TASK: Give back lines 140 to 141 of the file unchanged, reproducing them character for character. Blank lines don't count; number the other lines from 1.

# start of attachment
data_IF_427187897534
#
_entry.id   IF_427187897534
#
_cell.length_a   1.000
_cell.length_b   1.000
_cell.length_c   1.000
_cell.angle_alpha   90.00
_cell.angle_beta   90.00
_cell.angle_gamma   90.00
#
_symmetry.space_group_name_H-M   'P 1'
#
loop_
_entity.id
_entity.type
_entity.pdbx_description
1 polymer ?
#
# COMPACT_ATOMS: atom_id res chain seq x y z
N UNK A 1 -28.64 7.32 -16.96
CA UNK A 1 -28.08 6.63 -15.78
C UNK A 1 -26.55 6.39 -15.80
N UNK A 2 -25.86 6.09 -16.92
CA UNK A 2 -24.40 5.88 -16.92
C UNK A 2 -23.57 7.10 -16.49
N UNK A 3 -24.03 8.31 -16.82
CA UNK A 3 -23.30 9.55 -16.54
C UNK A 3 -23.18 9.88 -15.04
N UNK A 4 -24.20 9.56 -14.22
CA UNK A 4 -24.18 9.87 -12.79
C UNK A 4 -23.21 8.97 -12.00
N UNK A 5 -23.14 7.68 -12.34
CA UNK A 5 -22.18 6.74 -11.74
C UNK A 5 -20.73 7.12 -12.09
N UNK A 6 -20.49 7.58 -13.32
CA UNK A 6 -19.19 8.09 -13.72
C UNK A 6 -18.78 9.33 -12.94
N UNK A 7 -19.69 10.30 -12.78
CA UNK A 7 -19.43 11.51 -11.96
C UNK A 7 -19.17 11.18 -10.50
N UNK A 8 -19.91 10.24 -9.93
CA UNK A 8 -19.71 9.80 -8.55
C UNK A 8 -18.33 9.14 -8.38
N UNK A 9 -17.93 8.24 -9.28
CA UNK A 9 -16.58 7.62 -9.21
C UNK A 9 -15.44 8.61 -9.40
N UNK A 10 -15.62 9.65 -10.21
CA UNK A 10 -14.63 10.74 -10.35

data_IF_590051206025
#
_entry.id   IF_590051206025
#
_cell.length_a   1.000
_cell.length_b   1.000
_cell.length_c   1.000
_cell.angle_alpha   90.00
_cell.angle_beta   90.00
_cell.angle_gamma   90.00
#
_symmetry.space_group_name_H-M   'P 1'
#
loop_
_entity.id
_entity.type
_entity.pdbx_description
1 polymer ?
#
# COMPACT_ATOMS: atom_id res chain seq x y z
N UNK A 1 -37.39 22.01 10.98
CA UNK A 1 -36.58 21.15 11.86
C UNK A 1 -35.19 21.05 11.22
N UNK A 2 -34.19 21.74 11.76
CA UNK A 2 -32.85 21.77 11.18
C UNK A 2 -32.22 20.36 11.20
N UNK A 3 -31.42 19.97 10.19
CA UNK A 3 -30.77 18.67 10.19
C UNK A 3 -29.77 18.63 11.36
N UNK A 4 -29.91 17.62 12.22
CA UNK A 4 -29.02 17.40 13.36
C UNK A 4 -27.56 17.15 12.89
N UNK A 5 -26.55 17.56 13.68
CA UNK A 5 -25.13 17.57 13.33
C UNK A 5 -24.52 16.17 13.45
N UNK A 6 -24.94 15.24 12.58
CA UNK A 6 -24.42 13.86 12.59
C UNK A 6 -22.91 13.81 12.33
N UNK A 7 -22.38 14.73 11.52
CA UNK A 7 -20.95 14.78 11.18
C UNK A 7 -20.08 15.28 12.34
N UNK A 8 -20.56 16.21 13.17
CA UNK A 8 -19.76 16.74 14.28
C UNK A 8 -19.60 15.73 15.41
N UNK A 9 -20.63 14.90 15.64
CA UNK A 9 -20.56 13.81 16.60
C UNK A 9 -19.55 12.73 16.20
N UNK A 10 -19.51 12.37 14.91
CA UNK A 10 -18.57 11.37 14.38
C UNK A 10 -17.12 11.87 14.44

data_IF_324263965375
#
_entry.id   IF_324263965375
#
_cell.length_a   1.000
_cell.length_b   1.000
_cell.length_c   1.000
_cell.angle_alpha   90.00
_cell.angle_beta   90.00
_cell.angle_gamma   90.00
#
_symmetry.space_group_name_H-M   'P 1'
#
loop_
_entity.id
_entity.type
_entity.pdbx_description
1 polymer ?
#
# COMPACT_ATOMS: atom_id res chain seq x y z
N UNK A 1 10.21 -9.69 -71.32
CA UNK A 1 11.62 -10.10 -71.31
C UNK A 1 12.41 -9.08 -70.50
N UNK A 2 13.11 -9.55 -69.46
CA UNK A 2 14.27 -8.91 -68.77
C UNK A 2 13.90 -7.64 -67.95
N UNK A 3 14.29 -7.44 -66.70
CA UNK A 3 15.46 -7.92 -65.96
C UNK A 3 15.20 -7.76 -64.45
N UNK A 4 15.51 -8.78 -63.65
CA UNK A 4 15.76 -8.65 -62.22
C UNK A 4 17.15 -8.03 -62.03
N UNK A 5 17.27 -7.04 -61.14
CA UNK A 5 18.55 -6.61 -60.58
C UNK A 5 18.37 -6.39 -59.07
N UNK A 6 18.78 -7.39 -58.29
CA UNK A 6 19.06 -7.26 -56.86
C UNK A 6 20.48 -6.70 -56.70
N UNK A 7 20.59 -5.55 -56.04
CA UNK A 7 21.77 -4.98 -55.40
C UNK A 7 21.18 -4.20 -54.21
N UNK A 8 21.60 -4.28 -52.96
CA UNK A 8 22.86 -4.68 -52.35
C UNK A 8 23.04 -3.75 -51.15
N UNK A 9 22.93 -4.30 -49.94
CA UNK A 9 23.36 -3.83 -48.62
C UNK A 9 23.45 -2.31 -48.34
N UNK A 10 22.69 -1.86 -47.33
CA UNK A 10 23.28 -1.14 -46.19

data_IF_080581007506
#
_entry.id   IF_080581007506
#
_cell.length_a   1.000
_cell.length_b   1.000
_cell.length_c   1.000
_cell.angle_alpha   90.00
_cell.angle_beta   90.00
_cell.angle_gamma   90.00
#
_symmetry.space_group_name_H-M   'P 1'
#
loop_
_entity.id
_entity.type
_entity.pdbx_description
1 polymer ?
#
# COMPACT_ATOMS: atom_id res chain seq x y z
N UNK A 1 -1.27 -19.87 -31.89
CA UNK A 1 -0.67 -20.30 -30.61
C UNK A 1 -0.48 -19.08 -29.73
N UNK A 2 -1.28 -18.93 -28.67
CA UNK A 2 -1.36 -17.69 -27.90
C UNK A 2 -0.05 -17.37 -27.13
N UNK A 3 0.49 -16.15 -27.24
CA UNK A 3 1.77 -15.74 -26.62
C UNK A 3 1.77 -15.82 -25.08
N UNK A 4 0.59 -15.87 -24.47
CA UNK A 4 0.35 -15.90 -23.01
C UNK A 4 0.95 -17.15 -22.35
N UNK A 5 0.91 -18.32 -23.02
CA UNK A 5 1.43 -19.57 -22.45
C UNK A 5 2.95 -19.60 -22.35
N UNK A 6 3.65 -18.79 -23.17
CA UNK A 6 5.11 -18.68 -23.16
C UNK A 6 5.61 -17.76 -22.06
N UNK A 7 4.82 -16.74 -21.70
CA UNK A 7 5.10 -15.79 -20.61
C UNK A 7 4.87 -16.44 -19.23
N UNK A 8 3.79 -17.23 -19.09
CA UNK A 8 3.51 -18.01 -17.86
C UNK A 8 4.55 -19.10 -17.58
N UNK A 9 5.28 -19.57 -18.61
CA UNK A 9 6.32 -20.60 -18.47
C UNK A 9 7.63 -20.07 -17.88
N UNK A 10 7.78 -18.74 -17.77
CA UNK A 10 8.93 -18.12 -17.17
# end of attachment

C UNK A 7 21.18 -4.20 -54.21
N UNK A 8 21.60 -4.28 -52.96